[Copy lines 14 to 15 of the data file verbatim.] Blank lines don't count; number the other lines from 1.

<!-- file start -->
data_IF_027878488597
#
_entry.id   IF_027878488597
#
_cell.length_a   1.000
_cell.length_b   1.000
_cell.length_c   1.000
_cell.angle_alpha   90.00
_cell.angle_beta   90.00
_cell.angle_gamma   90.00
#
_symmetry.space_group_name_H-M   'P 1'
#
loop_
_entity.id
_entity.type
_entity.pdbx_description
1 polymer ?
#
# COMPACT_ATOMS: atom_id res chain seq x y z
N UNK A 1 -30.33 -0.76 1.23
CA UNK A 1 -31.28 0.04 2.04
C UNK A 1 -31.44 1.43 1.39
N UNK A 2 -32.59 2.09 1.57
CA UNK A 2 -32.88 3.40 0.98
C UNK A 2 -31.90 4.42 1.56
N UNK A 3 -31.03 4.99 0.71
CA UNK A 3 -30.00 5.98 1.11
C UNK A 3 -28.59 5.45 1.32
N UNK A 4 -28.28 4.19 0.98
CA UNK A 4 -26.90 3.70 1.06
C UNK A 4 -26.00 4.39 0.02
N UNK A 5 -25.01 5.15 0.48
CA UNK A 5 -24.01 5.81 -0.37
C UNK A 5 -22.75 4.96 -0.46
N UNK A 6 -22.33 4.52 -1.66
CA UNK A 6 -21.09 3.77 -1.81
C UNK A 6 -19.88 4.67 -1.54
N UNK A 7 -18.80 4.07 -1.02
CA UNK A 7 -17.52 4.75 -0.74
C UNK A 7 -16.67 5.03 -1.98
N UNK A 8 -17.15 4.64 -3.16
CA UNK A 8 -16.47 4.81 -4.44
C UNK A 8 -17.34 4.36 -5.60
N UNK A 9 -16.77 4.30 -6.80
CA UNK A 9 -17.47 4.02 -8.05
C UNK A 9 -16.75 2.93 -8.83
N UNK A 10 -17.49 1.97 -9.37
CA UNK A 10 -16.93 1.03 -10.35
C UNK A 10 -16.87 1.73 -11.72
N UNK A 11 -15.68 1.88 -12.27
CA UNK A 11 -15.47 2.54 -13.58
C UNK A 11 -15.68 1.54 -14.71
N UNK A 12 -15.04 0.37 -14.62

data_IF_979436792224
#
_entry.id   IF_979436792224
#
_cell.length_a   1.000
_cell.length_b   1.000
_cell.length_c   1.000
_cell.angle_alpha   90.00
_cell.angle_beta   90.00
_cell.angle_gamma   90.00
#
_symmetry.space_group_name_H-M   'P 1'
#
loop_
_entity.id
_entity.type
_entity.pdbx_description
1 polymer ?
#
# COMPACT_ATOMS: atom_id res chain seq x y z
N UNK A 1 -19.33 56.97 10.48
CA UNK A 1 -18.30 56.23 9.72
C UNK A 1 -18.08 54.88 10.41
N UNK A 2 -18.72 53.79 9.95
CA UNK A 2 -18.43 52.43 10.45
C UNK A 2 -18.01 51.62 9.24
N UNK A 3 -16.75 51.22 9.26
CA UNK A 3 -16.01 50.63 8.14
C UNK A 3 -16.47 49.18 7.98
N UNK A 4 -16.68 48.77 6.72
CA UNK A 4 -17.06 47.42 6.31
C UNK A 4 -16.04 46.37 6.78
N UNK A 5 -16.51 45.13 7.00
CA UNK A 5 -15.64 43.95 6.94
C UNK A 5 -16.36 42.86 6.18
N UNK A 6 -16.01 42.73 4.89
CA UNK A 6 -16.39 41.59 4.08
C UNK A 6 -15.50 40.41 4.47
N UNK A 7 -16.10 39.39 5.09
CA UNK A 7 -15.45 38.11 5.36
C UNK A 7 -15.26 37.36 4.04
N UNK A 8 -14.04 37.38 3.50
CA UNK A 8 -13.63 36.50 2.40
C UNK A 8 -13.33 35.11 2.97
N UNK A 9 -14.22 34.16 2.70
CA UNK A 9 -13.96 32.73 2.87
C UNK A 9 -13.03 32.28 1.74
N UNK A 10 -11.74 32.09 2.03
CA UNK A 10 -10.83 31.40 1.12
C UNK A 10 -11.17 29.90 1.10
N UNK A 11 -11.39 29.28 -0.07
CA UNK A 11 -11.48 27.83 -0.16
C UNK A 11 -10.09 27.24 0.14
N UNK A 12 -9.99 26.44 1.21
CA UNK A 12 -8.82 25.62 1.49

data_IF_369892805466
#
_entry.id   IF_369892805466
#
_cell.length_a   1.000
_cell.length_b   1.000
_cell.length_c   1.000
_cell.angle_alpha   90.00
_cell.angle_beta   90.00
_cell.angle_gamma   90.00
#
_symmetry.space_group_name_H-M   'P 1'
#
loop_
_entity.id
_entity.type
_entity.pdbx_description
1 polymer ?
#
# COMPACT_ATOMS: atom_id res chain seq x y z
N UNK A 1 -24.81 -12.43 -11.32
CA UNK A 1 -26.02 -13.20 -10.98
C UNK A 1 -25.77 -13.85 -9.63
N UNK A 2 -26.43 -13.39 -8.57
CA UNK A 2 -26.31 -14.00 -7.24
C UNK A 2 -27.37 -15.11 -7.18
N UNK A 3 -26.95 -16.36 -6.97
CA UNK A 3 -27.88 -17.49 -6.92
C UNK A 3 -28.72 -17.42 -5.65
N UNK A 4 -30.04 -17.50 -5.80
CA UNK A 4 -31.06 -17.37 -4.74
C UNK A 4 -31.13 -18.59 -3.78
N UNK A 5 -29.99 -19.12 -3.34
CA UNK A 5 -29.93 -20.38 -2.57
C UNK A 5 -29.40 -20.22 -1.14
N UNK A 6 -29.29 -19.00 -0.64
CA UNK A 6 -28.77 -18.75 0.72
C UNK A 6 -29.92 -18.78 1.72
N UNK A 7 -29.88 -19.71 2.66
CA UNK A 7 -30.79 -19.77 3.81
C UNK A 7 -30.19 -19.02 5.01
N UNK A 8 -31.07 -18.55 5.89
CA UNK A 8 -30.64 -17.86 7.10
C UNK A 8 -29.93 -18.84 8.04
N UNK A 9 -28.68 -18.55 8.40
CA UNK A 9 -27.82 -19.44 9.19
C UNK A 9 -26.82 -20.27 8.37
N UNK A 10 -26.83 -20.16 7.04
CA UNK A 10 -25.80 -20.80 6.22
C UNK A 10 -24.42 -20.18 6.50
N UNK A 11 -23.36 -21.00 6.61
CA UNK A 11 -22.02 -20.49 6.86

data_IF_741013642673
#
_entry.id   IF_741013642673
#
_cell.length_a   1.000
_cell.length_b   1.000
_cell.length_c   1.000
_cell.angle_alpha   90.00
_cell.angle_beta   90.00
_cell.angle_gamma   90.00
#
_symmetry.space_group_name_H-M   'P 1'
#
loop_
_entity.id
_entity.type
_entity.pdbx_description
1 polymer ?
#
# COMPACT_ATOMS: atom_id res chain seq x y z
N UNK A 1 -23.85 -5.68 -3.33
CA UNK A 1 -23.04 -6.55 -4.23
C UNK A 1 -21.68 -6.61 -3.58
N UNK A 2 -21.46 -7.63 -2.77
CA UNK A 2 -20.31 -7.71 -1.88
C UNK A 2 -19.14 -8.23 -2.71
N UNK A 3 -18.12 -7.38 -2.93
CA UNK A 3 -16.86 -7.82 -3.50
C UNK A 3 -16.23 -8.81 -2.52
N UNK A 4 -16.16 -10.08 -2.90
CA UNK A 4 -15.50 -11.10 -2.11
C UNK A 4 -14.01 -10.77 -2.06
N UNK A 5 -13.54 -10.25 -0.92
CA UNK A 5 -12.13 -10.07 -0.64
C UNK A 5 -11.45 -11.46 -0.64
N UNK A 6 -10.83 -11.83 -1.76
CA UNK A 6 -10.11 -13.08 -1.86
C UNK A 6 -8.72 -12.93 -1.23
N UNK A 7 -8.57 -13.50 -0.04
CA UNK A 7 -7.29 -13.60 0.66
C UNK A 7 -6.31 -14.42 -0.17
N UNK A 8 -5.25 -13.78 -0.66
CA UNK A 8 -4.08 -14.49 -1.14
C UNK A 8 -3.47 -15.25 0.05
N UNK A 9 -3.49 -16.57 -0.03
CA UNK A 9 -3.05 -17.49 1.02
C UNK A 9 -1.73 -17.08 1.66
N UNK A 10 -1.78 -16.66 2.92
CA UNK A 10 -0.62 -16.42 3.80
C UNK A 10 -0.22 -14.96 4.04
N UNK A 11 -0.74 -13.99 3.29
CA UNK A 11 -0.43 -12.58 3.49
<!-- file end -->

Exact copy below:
loop_
_entity.id